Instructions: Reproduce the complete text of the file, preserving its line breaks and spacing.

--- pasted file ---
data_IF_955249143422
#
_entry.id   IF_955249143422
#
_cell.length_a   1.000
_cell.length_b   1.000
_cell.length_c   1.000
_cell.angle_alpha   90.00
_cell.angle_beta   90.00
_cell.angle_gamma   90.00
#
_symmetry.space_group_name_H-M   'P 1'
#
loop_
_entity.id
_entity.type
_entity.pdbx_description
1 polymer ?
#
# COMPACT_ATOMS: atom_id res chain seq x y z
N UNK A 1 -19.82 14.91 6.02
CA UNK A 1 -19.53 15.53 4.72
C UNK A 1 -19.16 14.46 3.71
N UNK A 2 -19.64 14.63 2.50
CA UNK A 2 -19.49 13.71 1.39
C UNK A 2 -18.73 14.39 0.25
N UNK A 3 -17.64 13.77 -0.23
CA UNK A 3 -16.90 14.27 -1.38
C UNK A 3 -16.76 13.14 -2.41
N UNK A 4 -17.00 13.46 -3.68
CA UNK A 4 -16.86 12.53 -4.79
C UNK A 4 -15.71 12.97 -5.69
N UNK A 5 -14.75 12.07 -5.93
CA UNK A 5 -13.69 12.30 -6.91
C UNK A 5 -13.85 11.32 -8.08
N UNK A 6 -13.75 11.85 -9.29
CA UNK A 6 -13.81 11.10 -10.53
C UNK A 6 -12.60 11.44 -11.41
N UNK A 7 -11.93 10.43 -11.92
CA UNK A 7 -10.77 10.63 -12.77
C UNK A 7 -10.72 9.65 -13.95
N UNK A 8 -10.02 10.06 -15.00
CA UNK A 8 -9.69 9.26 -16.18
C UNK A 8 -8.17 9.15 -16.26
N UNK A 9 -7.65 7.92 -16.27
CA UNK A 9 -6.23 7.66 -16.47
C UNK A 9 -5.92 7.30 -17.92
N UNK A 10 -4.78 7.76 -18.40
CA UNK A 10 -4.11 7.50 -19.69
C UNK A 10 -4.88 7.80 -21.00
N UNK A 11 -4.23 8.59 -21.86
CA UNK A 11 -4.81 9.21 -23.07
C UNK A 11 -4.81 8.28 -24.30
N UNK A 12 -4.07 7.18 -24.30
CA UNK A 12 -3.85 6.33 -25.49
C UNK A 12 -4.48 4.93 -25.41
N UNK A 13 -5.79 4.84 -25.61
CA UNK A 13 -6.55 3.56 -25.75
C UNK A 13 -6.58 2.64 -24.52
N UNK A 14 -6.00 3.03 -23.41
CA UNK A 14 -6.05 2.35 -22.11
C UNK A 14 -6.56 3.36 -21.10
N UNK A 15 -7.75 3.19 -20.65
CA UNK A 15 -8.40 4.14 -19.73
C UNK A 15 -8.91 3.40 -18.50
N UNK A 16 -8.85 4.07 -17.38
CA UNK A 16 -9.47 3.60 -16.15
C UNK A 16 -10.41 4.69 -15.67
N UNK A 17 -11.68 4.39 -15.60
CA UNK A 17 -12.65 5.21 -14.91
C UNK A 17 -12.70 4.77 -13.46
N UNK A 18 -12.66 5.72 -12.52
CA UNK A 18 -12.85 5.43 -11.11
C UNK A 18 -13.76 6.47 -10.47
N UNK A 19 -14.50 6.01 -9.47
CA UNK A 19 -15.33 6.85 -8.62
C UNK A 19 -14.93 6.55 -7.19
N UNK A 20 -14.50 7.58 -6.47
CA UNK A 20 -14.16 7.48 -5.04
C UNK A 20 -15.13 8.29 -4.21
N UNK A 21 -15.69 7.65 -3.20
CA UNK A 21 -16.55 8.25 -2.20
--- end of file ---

data_IF_955249143422
#
_entry.id   IF_955249143422
#
_cell.length_a   1.000
_cell.length_b   1.000
_cell.length_c   1.000
_cell.angle_alpha   90.00
_cell.angle_beta   90.00
_cell.angle_gamma   90.00
#
_symmetry.space_group_name_H-M   'P 1'
#
loop_
_entity.id
_entity.type
_entity.pdbx_description
1 polymer ?
#
# COMPACT_ATOMS: atom_id res chain seq x y z
N UNK A 1 -19.82 14.91 6.02
CA UNK A 1 -19.53 15.53 4.72
C UNK A 1 -19.16 14.46 3.71
N UNK A 2 -19.64 14.63 2.50
CA UNK A 2 -19.49 13.71 1.39
C UNK A 2 -18.73 14.39 0.25
N UNK A 3 -17.64 13.77 -0.23
CA UNK A 3 -16.90 14.27 -1.38
C UNK A 3 -16.76 13.14 -2.41
N UNK A 4 -17.00 13.46 -3.68
CA UNK A 4 -16.86 12.53 -4.79
C UNK A 4 -15.71 12.97 -5.69
N UNK A 5 -14.75 12.07 -5.93
CA UNK A 5 -13.69 12.30 -6.91
C UNK A 5 -13.85 11.32 -8.08
N UNK A 6 -13.75 11.85 -9.29
CA UNK A 6 -13.81 11.10 -10.53
C UNK A 6 -12.60 11.44 -11.41
N UNK A 7 -11.93 10.43 -11.92
CA UNK A 7 -10.77 10.63 -12.77
C UNK A 7 -10.72 9.65 -13.95
N UNK A 8 -10.02 10.06 -15.00
CA UNK A 8 -9.69 9.26 -16.18
C UNK A 8 -8.17 9.15 -16.26
N UNK A 9 -7.65 7.92 -16.27
CA UNK A 9 -6.23 7.66 -16.47
C UNK A 9 -5.92 7.30 -17.92
N UNK A 10 -4.78 7.76 -18.40
CA UNK A 10 -4.11 7.50 -19.69
C UNK A 10 -4.88 7.80 -21.00
N UNK A 11 -4.23 8.59 -21.86
CA UNK A 11 -4.81 9.21 -23.07
C UNK A 11 -4.81 8.28 -24.30
N UNK A 12 -4.07 7.18 -24.30
CA UNK A 12 -3.85 6.33 -25.49
C UNK A 12 -4.48 4.93 -25.41
N UNK A 13 -5.79 4.84 -25.61
CA UNK A 13 -6.55 3.56 -25.75
C UNK A 13 -6.58 2.64 -24.52
N UNK A 14 -6.00 3.03 -23.41
CA UNK A 14 -6.05 2.35 -22.11
C UNK A 14 -6.56 3.36 -21.10
N UNK A 15 -7.75 3.19 -20.65
CA UNK A 15 -8.40 4.14 -19.73
C UNK A 15 -8.91 3.40 -18.50
N UNK A 16 -8.85 4.07 -17.38
CA UNK A 16 -9.47 3.60 -16.15
C UNK A 16 -10.41 4.69 -15.67
N UNK A 17 -11.68 4.39 -15.60
CA UNK A 17 -12.65 5.21 -14.91
C UNK A 17 -12.70 4.77 -13.46
N UNK A 18 -12.66 5.72 -12.52
CA UNK A 18 -12.85 5.43 -11.11
C UNK A 18 -13.76 6.47 -10.47
N UNK A 19 -14.50 6.01 -9.47
CA UNK A 19 -15.33 6.85 -8.62
C UNK A 19 -14.93 6.55 -7.19
N UNK A 20 -14.50 7.58 -6.47
CA UNK A 20 -14.16 7.48 -5.04
C UNK A 20 -15.13 8.29 -4.21
N UNK A 21 -15.69 7.65 -3.20
CA UNK A 21 -16.55 8.25 -2.20